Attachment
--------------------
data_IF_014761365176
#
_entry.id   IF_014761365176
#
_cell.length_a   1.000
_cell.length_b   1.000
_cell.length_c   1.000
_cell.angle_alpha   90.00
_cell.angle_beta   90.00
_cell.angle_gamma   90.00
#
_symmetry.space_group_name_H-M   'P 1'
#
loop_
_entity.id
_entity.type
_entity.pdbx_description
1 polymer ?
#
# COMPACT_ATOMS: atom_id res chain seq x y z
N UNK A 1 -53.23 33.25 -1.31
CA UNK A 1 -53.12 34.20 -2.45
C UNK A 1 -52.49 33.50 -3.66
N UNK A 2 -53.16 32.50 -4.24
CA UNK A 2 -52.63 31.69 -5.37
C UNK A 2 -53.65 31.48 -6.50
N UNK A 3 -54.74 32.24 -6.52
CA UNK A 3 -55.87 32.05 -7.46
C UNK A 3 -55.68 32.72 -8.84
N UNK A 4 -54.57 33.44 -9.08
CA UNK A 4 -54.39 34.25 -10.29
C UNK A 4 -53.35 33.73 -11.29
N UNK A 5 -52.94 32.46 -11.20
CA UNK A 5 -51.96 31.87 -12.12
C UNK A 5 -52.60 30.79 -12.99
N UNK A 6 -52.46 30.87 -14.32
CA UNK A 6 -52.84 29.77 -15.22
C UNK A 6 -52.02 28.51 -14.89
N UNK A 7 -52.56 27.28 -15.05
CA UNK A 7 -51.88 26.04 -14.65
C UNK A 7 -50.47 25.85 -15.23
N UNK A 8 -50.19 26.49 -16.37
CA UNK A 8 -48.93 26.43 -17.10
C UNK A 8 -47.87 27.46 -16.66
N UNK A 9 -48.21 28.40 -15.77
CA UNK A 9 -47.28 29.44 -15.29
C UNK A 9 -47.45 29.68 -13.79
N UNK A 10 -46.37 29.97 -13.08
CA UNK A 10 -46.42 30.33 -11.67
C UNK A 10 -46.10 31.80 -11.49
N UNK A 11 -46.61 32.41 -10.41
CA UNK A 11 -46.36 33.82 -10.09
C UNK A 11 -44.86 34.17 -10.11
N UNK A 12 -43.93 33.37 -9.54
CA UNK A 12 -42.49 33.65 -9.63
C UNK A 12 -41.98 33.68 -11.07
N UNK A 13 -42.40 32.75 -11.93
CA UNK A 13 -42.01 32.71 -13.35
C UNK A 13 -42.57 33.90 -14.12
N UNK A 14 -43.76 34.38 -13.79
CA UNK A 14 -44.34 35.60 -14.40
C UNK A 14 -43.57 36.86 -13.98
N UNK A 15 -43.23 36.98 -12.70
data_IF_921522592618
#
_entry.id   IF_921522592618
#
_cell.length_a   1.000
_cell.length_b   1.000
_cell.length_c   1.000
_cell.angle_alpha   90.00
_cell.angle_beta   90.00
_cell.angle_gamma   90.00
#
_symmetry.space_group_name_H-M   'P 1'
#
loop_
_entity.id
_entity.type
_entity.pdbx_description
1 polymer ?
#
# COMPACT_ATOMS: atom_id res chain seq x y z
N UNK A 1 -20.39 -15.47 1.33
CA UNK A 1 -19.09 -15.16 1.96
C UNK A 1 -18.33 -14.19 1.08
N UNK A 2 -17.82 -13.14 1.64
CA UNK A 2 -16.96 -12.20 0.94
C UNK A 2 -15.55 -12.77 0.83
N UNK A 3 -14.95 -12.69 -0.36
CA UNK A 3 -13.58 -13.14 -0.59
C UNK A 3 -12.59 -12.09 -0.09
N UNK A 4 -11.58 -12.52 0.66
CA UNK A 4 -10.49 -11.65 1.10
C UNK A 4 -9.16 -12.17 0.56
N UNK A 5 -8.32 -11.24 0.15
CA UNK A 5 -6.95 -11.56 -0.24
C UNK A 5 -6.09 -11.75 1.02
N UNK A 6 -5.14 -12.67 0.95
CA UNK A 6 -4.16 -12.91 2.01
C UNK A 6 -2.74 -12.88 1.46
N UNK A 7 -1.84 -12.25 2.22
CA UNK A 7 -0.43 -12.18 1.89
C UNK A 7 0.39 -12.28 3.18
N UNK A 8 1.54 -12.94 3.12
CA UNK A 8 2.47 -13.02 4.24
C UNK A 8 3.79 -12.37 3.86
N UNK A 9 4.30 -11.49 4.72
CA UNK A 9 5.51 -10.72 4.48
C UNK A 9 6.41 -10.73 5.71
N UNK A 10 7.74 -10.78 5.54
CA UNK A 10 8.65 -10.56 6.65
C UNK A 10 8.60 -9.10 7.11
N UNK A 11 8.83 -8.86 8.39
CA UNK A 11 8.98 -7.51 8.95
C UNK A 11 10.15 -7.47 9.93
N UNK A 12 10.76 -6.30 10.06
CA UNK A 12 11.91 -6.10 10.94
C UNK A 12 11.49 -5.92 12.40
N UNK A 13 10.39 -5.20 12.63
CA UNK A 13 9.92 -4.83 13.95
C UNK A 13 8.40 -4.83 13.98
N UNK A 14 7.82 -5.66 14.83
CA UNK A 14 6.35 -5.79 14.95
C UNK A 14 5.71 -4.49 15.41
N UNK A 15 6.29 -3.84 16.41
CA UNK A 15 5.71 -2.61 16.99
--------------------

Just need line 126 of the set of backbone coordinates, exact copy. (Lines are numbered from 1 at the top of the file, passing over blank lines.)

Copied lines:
N UNK A 15 6.29 -3.84 16.41